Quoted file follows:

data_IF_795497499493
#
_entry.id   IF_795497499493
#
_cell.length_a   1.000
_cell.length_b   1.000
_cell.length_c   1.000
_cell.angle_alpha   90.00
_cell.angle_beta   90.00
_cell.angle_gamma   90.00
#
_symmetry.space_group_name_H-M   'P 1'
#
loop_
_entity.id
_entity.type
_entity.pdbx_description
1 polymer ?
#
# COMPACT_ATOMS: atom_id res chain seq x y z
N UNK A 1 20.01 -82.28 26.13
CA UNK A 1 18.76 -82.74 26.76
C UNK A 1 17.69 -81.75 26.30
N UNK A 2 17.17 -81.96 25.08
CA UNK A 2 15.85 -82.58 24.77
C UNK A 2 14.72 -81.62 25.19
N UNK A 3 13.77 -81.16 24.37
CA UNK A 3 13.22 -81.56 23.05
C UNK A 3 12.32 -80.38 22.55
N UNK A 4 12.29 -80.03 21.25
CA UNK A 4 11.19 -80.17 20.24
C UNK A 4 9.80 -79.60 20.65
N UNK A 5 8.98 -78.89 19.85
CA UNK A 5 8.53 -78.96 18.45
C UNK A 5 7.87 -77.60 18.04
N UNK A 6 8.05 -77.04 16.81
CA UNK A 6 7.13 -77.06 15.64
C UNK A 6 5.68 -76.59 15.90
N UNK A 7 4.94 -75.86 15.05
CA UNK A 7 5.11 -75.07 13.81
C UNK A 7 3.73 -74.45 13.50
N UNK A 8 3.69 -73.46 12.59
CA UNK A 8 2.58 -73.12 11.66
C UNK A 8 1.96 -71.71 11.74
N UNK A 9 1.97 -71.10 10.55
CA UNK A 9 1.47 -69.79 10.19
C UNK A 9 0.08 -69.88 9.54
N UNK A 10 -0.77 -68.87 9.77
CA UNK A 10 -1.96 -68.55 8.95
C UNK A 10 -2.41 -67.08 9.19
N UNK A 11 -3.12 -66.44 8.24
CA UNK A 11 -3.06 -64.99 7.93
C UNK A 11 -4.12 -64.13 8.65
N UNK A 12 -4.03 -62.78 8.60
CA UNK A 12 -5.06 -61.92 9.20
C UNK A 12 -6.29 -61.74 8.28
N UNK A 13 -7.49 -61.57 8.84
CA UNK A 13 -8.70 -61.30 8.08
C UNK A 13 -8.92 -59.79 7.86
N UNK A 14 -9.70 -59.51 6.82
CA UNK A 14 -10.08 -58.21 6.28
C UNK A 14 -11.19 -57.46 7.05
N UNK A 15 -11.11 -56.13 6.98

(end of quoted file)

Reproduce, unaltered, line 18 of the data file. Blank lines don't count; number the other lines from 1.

1 polymer ?